Monday, August 10, 2009
I was first introduced to the graphic novel Skim via an online preview sometime last year. The story, written and illustrated by cousins Jillian and Mariko Tamaki, has been nominated for many awards since its publication in 2008.
The story: Kimberly, better known as "Skim," is a not-so-slim, teenage goth-cum-Wiccan in an all-girls' private school in Canada. When the boyfriend of a popular girl in school commits suicide, Skim's school goes overboard with mourning. Of course, the school starts somewhat meaningless counseling sessions and, soon enough, the popular girls' clique starts a club, Girls Celebrate Life! Meanwhile, Skim is falling further into depression, and falling in love does nothing to help things; in fact, it makes it worse. As Skim writes in her diary about her confusion, despair, loneliness and more, she tries to figure out just who she is.
Reaction: This is a heavy book, but what books featuring teenagers isn't? I found myself identifying with Skim a lot, especially since I hung out with some goths in high school. The book consists mostly of Skim's inner monologue, interspersed with her school life with best friend Lisa and her home life, which mostly consists of the back and forth between her divorced parents. The tone is biting at times, and in others, simply filled with a quiet desperation. At its core, Skim is an honest look at the frailty of our teenage existence.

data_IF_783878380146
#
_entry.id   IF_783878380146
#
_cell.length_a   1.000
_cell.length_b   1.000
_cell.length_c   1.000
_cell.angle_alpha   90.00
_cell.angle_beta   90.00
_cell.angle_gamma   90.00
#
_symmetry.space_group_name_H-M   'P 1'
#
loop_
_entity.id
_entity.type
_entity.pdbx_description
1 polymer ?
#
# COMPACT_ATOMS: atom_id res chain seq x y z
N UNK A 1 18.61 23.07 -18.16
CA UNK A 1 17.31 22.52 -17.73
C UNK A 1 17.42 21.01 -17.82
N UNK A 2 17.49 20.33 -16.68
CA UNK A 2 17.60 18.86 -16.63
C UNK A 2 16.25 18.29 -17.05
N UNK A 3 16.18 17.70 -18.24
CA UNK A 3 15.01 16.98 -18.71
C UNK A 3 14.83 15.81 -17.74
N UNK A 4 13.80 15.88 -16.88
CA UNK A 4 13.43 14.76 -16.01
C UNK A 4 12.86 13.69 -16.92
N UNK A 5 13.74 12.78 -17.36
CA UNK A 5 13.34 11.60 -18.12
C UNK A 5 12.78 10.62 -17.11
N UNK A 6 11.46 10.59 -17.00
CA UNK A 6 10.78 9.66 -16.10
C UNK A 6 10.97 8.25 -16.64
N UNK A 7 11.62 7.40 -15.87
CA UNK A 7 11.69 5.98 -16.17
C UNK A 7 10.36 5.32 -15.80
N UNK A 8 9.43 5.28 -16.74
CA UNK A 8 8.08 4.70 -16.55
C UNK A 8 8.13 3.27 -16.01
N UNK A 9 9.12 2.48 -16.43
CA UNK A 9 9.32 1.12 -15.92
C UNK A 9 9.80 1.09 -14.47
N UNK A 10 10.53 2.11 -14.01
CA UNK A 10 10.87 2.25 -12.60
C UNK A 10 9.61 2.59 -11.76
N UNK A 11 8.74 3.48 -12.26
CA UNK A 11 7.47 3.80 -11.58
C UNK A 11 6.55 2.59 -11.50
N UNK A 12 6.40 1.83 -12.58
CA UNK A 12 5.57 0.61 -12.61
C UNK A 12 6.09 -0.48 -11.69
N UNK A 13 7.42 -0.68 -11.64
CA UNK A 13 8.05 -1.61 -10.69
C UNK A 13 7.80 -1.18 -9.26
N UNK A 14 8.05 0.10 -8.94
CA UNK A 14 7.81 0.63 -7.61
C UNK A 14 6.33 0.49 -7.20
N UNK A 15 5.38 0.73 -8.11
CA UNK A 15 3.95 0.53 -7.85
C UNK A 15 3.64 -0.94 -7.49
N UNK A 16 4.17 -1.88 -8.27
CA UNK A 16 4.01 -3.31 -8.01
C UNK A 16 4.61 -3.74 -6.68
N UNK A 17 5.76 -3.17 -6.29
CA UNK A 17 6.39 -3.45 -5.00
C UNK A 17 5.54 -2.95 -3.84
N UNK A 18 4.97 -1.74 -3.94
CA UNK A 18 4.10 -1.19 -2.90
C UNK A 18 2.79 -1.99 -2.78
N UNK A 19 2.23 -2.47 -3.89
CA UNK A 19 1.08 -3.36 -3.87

Deep thoughts: This story revolves around depression and suicide, a not-so-uncommon theme in teenage fiction. Perhaps the most well-known work is J.D. Salinger's The Catcher in the Rye, where anti-hero Holden Caulfield spends several days in New York City following his expulsion from prep school. The book itself has been banned and challenged for its content, which includes profanity and sexuality. While there are obvious differences between Skim and The Catcher in the Rye, namely the graphic novel format, there are some distinct similarities. They are both told in the first-person, both are troubled and misunderstood characters, and the tale itself is told to someone else.
Artwork: Jillian Tamaki, cousin of author Mariko Tamaki, did the black-and-white illustrations for Skim. Her sketches lend an almost unfinished quality to the work and resemble the impatience with which teenage life is led. None of the characters are particularly attractive, but I think that's the point, since so few of us view ourselves as beautiful at that age. Throughout, black fills the spaces between panels in scenes set at night, lending a more appropriate tone. Since Skim lives many of her loneliest and most painful moments at night, the darkness seems to envelope her as an all-too-fitting metaphor.
The verdict: Highly recommended. I was tempted to rate this as "required reading," but I know that this kind of story isn't for everyone. While I think we all experience some degree of the loneliness and depression that Skim does, her story is an unforgettable one. Skim is available in the U.S. from Groundwood Books.